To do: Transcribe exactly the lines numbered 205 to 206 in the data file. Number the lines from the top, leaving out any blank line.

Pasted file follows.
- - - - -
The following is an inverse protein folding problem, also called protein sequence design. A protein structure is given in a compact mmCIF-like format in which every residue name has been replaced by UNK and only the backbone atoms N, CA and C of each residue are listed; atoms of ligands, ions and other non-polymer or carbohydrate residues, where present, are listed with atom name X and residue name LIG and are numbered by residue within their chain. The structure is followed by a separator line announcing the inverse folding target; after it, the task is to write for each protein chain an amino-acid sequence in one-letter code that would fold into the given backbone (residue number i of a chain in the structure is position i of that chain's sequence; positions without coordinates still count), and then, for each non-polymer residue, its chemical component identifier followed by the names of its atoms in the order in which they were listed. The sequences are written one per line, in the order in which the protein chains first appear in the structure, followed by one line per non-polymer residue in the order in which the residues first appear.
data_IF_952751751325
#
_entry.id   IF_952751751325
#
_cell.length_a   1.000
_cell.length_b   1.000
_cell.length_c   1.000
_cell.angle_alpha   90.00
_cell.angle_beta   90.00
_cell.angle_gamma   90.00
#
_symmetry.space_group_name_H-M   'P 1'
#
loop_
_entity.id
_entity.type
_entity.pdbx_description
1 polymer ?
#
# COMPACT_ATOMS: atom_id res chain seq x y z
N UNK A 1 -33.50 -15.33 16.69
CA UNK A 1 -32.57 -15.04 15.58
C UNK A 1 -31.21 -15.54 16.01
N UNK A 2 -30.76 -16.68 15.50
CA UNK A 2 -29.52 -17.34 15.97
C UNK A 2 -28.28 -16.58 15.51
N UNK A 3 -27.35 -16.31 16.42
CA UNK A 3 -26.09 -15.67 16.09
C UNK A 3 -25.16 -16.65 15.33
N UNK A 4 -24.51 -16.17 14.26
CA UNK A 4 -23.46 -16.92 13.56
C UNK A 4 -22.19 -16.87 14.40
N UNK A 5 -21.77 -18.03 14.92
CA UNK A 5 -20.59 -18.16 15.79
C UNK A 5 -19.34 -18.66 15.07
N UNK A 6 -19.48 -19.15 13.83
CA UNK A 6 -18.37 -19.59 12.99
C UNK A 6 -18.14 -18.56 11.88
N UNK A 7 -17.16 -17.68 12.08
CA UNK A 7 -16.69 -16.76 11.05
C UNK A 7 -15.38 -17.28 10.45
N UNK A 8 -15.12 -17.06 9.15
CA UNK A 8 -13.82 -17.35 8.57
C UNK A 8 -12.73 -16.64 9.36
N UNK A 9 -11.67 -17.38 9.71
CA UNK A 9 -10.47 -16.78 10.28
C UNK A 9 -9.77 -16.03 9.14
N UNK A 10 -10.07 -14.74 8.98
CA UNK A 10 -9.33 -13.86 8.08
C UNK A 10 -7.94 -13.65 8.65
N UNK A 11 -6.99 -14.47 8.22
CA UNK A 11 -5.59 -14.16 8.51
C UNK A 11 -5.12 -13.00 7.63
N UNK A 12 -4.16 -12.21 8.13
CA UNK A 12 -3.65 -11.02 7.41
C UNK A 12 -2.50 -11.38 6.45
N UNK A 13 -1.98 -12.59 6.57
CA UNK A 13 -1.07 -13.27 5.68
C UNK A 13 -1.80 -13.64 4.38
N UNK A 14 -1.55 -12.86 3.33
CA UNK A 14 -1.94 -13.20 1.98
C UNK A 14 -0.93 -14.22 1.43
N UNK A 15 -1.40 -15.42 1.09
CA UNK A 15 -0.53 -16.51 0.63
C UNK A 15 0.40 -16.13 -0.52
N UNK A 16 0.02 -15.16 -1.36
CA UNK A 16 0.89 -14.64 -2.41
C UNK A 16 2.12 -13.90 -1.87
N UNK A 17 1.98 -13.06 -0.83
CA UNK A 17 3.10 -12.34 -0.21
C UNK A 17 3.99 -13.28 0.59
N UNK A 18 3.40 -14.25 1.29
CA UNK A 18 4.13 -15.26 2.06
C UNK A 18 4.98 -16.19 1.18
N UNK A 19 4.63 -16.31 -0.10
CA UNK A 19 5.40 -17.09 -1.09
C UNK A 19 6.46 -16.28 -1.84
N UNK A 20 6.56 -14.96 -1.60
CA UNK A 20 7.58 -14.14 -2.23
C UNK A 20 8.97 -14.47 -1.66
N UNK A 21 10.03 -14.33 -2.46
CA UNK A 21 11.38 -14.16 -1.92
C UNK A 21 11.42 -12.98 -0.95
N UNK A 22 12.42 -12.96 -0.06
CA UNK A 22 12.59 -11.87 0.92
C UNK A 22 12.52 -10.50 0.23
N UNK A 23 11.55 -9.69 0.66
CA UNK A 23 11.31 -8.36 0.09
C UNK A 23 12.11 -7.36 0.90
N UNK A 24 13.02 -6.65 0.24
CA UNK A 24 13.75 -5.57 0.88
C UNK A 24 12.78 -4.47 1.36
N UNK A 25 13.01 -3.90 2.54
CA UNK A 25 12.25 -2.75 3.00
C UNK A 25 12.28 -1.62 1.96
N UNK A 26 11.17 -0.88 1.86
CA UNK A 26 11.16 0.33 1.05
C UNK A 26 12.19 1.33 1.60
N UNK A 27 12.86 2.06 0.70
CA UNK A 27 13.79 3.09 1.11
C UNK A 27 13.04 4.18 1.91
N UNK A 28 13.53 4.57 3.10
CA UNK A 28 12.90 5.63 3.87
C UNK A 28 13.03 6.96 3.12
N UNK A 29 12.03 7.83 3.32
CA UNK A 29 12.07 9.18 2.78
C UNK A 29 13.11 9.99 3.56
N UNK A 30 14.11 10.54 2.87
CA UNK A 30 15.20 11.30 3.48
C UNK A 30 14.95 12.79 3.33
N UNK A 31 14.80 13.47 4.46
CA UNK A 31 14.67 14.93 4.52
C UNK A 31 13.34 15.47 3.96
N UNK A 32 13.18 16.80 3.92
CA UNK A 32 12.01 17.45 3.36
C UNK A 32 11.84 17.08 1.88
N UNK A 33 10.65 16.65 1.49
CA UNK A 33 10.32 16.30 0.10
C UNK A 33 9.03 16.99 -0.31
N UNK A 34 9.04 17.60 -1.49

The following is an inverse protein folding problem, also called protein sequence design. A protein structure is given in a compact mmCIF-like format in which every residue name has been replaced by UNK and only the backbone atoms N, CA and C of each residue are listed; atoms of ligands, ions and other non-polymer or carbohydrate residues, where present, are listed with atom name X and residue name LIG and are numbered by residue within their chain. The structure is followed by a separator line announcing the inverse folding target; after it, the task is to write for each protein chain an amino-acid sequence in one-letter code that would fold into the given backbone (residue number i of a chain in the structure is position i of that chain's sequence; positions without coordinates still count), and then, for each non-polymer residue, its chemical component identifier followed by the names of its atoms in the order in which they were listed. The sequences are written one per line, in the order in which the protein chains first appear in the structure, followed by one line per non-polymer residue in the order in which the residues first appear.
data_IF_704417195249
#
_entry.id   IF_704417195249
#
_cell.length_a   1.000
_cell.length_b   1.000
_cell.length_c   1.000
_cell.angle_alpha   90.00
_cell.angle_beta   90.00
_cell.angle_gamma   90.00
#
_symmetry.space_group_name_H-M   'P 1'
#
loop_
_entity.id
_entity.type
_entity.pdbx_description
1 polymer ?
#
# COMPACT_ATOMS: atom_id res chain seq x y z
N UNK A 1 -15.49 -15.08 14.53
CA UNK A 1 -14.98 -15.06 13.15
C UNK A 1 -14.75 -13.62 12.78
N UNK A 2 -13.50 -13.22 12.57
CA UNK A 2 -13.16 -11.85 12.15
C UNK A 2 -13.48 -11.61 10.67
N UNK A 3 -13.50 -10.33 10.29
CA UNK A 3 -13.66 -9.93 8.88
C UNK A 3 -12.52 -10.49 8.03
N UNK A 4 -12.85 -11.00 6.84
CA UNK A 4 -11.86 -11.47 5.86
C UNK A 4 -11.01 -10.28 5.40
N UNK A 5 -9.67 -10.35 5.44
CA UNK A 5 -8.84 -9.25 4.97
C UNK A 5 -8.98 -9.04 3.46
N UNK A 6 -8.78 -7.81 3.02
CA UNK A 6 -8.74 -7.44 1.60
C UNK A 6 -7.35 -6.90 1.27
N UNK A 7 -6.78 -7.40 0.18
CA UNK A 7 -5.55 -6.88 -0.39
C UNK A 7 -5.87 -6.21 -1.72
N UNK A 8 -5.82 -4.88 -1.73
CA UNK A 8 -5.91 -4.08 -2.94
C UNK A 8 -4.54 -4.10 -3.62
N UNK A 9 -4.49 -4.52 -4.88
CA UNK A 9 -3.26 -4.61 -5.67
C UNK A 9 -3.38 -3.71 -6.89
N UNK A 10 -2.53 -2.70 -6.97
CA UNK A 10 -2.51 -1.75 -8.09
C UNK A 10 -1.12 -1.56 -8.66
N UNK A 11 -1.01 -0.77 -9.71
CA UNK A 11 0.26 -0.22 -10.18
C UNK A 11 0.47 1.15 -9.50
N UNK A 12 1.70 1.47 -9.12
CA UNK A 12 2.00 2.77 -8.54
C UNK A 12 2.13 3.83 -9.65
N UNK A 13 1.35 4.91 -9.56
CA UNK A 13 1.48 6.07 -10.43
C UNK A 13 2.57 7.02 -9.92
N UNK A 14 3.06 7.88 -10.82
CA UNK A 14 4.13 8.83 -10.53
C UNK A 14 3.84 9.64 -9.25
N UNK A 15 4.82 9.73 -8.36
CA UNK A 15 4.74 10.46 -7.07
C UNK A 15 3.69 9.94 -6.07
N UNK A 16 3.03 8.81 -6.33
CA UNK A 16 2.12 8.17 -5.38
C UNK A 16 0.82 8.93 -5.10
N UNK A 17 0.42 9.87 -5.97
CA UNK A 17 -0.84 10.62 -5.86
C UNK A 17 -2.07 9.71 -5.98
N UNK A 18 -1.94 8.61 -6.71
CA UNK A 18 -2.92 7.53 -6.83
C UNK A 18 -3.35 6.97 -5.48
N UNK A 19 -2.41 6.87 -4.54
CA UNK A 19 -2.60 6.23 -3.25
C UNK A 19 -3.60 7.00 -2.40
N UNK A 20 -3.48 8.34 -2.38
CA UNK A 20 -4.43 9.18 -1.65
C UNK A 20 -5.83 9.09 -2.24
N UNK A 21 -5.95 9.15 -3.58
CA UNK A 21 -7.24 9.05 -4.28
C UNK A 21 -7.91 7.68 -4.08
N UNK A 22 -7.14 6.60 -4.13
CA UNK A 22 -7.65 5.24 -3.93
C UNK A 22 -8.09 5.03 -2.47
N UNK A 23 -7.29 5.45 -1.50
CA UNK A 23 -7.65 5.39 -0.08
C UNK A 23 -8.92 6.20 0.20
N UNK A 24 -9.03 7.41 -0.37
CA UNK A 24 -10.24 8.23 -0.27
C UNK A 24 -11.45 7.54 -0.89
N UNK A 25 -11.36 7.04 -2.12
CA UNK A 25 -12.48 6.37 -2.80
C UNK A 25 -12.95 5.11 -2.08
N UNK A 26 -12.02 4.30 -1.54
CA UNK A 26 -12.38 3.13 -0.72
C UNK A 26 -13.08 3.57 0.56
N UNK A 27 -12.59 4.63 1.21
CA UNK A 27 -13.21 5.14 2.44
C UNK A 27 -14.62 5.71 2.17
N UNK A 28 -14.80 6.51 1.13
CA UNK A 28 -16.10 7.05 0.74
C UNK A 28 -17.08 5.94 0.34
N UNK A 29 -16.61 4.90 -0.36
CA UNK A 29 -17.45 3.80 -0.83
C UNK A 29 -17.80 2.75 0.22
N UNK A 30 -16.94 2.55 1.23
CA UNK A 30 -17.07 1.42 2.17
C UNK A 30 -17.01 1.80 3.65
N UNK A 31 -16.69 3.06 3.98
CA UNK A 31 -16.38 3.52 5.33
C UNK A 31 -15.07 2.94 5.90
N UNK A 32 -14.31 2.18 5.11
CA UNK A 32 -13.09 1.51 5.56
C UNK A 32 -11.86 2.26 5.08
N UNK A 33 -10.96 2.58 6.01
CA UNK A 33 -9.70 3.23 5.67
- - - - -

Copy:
C UNK A 21 -7.91 7.68 -4.08
N UNK A 22 -7.14 6.60 -4.13